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Facebook Funded A PR Campaign Against TikTok: Will TV Networks Do The Same?

Starting in the late 1950s and 1960s, child psychologists and other scientists began to issue warnings about the harmful effects of TV viewing on children.

Does this sound familiar -- in light of some recent attacks on social media?

This comes to light as a paid Facebook campaign, using public relations firm Targeted Victory, looked to place negative stories in publications about TikTok-- the short-form video/social media app -- being harmful for children.

Facebook continues to face scrutiny over its content, including misinformation, manipulation, and hateful speech that has appeared on its site.

For decades -- long before social media, the internet, and all the rest -- TV has also looked inward when it comes to the impact of harmful viewing exposure on kids -- even way back in the 1950s.

Research in the Journal of Abnormal and Social Psychology, for example, published in 1961, titled “The Effects of Aggressive Cartoons on Children’s Aggressive Play,” examined the impact of specific child-oriented programming.

Another piece of research published in 1958 in the Journal Of Broadcasting -- “The Effect on Parental Buying Habits of Children Exposed to Children's Television Programs” --  examined marketing efforts directed at adult consumers via kids TV viewing.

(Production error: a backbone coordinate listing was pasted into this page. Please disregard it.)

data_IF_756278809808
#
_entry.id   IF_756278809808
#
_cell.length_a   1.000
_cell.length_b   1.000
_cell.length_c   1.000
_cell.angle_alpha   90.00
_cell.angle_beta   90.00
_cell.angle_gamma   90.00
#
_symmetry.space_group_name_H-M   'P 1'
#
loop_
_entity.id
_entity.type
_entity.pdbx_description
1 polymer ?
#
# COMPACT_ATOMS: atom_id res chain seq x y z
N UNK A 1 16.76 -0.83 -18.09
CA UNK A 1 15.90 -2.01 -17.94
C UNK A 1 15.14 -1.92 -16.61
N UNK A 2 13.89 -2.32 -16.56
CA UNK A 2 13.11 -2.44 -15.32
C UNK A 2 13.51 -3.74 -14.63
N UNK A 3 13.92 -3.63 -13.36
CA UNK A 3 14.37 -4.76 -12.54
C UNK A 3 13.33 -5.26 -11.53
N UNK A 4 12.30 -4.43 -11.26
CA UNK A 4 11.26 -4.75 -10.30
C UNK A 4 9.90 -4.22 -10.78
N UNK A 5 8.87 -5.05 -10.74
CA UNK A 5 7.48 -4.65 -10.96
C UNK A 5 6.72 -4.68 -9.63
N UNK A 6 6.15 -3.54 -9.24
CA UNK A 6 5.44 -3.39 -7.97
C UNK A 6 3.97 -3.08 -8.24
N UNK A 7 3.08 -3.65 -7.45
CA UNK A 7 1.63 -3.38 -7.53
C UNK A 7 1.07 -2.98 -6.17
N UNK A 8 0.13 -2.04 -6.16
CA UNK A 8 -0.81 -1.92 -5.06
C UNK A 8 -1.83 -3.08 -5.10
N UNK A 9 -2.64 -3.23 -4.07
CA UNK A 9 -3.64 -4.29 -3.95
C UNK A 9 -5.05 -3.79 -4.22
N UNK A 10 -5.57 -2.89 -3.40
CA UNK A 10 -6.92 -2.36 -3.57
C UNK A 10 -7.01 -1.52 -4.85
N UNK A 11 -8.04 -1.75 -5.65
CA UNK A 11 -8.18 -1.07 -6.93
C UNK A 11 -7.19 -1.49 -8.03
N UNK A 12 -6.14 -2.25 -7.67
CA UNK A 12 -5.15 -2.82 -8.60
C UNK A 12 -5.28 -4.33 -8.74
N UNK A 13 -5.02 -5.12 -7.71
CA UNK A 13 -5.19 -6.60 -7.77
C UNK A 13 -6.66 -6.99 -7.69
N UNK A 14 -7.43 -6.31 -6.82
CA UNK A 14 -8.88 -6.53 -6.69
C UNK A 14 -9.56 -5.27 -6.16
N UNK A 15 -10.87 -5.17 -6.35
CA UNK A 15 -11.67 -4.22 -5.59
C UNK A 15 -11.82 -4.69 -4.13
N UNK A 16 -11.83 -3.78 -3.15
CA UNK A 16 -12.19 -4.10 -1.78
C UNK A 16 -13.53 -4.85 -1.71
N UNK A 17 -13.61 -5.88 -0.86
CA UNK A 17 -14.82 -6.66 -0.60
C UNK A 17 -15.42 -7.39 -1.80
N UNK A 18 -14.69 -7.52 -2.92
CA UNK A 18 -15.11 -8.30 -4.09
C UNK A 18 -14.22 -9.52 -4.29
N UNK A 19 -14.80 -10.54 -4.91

It's no surprise that media -- like other businesses -- can be extremely competitive.

The early days of TV must have put magazine, newspaper, and radio advertising executives on the defensive.

Competitive sales efforts have been in existence for decades -- pitting one media platform against another. But much of this revolved around the effectiveness of the business and advertising of the media.

Public interest groups and organizations dedicated to child and adolescent mental health continue to warn of kids' exposure to violent or inappropriate content.

We don't know what, if any, outside business-related financial support some groups have received when it comes to these efforts.

Facebook's PR-backed effort against TikTok positions itself with the view that if you are going to attack us, why not look at all social media the same way?

“We believe all platforms, including TikTok, should face a level of scrutiny consistent with their growing success,” a Meta representative said, according to reports.

Well, that makes a point. Media is far from perfect. Some TV networks continue to highlight “family-friendly” content as a respite from all the bad stuff on the screen.

What about gentler, kinder efforts? You might wonder whether in the future, media competitors will move on to cite when some harmful issues are remedied.

Keep dreaming.

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